It is now widely recognized that state and nonstate actors in numerous countries are deliberately using digital communications platforms to promulgate information known to be untrue for the purposes of disempowering opponents. There are numerous mechanisms by which this can happen, from bogus news stories on Facebook, to selectively edited videos circulating through YouTube.
One of the most eye-catching of these new mechanisms is ”deepfakes,” the process of using still-emerging artificial intelligence technologies to produce videos in which people are portrayed doing and saying things they never did or said. The technology is somewhat immature, and the quality of video and audio is at present mostly unconvincing. But the increasing use of artificial intelligence (AI) techniques is leading to a new generation of fake imagery and audio with increasingly realistic results. There are, understandably, widespread concerns of the impact of deepfake technologies if they improve to the point of being indistinguishable from authentic footage.4
Even if deepfakes do not improve to the point of being truly disruptive, more traditional forms of online misinformation still matter significantly to the success of bona fide citizen engagement. Two key problems emerge from our analysis.
First, the focus of public debates is likely to take a further and unhealthy shift toward disputes over the authenticity of statements and evidence, which will in turn reduce the time and energy left to discuss possible actions or solutions to problems. As trust in empirical evidence is undermined, the quality of public debate will decline with more discussions of the type “did Person X really say statement Y?” instead of “how are we going to fix a particular policy problem?”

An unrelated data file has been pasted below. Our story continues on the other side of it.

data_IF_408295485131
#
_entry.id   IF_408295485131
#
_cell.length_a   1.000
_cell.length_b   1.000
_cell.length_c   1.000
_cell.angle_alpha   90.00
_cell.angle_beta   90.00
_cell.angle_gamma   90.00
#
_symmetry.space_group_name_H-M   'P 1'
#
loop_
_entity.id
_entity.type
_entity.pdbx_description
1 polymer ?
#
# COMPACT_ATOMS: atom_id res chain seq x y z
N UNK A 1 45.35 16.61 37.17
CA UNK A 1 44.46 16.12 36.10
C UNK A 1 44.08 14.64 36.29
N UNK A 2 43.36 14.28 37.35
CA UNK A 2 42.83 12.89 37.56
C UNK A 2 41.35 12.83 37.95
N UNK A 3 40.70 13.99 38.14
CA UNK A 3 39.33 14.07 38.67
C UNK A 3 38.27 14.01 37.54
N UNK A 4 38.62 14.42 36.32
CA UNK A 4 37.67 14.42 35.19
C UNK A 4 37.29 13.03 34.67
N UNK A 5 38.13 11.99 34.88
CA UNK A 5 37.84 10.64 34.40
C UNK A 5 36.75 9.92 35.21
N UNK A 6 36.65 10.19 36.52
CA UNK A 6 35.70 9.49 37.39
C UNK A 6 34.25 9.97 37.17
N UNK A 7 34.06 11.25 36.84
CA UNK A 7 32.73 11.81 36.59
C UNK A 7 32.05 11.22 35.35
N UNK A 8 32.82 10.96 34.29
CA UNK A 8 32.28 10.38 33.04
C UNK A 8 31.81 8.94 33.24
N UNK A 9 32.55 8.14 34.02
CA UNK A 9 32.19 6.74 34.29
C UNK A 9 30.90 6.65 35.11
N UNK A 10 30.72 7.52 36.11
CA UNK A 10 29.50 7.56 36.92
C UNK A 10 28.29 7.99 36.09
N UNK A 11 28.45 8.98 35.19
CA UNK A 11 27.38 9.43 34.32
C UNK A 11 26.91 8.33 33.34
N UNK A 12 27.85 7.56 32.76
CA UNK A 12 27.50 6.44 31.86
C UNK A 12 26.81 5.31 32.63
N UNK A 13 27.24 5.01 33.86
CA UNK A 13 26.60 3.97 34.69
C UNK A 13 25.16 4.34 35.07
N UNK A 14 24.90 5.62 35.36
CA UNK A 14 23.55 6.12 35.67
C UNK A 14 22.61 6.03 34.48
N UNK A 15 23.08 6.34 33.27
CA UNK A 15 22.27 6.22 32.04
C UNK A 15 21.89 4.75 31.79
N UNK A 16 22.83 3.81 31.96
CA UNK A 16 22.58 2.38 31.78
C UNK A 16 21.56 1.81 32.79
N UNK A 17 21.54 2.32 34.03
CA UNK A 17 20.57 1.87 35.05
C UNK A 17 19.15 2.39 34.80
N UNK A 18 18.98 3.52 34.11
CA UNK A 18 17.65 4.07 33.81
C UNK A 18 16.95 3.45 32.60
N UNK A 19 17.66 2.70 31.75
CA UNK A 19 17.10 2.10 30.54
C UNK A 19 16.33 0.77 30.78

Second, citizens may react to a larger amount of unreliable news or active disinformation by simply tuning out of civic and political discourse altogether.5This would mean that even if opportunities arise for citizens to have a say, they may simply fail to leverage these opportunities.
Unfortunately, there is every reason to believe that efforts to disempower opponents through digital misinformation attacks will only grow. There are still numerous countries in the world with internet penetration below 50 percent. Currently the rewards for delivering online disinformation in these countries may be relatively limited, but those rewards will grow as internet usage rises, particularly in weakened democratic systems where these activities are less likely to be scrutinized and sanctioned.
The phase ahead can be characterized as an arms race because malign actors and those attempting to mitigate them will invest larger and larger sums on more and more sophisticated techniques in the years ahead. Considerable resources will be spent both on more sophisticated technologies built by software developers and on armies of lower-skilled content processors, who will either produce or help remove disinformation. What side-effects this arms race will have are still entirely unclear.
4: Part of these concerns stem from a perception that deep fakes hold greater potential to mislead, particularly given some evidence suggesting that audiovisual content is more persuasive and more likely to be watched, shared, and remembered by users than textual content (see Tucker et al. 2018; Chesney and Citron 2018). ↩
5: This potential scenario draws from emerging evidence suggesting a deleterious effect of fabricated information and propaganda on citizen engagement, leading to increased apathy and cynicism (e.g., Balmas 2014; Huang 2018). However, as noted by other authors (e.g., Lazer et al. 2018; Tucker et al. 2018), knowledge is still limited on the medium- and long-term impacts of fake digital content on political behavior and disaffection. ↩